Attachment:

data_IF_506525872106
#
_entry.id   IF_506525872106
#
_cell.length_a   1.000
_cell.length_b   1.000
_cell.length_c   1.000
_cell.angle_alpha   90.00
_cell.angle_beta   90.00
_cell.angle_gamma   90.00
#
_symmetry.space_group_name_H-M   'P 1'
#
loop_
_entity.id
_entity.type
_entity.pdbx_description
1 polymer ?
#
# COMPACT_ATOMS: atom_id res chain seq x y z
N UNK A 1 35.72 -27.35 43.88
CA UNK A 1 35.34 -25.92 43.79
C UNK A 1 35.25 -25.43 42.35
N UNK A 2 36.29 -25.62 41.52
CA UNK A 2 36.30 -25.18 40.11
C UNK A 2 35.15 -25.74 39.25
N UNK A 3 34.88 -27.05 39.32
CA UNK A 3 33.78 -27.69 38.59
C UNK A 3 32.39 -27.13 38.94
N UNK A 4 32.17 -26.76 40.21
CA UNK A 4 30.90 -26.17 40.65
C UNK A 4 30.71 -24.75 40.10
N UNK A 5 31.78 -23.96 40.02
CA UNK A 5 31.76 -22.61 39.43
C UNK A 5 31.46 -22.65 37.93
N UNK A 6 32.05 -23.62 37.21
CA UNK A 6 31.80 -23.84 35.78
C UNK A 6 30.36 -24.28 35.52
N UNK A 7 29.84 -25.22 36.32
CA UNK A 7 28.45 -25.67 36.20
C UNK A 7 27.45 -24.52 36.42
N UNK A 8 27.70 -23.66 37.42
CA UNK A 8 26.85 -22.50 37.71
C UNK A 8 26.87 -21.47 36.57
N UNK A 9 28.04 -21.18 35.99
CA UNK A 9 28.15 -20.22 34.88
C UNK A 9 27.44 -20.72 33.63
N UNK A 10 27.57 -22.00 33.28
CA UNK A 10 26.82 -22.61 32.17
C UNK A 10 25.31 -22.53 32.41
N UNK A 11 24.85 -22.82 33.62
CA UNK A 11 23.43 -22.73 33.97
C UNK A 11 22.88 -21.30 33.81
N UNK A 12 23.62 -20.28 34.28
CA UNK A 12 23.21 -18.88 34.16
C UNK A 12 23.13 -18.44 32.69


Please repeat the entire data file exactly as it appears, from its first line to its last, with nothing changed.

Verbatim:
data_IF_506525872106
#
_entry.id   IF_506525872106
#
_cell.length_a   1.000
_cell.length_b   1.000
_cell.length_c   1.000
_cell.angle_alpha   90.00
_cell.angle_beta   90.00
_cell.angle_gamma   90.00
#
_symmetry.space_group_name_H-M   'P 1'
#
loop_
_entity.id
_entity.type
_entity.pdbx_description
1 polymer ?
#
# COMPACT_ATOMS: atom_id res chain seq x y z
N UNK A 1 35.72 -27.35 43.88
CA UNK A 1 35.34 -25.92 43.79
C UNK A 1 35.25 -25.43 42.35
N UNK A 2 36.29 -25.62 41.52
CA UNK A 2 36.30 -25.18 40.11
C UNK A 2 35.15 -25.74 39.25
N UNK A 3 34.88 -27.05 39.32
CA UNK A 3 33.78 -27.69 38.59
C UNK A 3 32.39 -27.13 38.94
N UNK A 4 32.17 -26.76 40.21
CA UNK A 4 30.90 -26.17 40.65
C UNK A 4 30.71 -24.75 40.10
N UNK A 5 31.78 -23.96 40.02
CA UNK A 5 31.76 -22.61 39.43
C UNK A 5 31.46 -22.65 37.93
N UNK A 6 32.05 -23.62 37.21
CA UNK A 6 31.80 -23.84 35.78
C UNK A 6 30.36 -24.28 35.52
N UNK A 7 29.84 -25.22 36.32
CA UNK A 7 28.45 -25.67 36.20
C UNK A 7 27.45 -24.52 36.42
N UNK A 8 27.70 -23.66 37.42
CA UNK A 8 26.85 -22.50 37.71
C UNK A 8 26.87 -21.47 36.57
N UNK A 9 28.04 -21.18 35.99
CA UNK A 9 28.15 -20.22 34.88
C UNK A 9 27.44 -20.72 33.63
N UNK A 10 27.57 -22.00 33.28
CA UNK A 10 26.82 -22.61 32.17
C UNK A 10 25.31 -22.53 32.41
N UNK A 11 24.85 -22.82 33.62
CA UNK A 11 23.43 -22.73 33.97
C UNK A 11 22.88 -21.30 33.81
N UNK A 12 23.62 -20.28 34.28
CA UNK A 12 23.21 -18.88 34.16
C UNK A 12 23.13 -18.44 32.69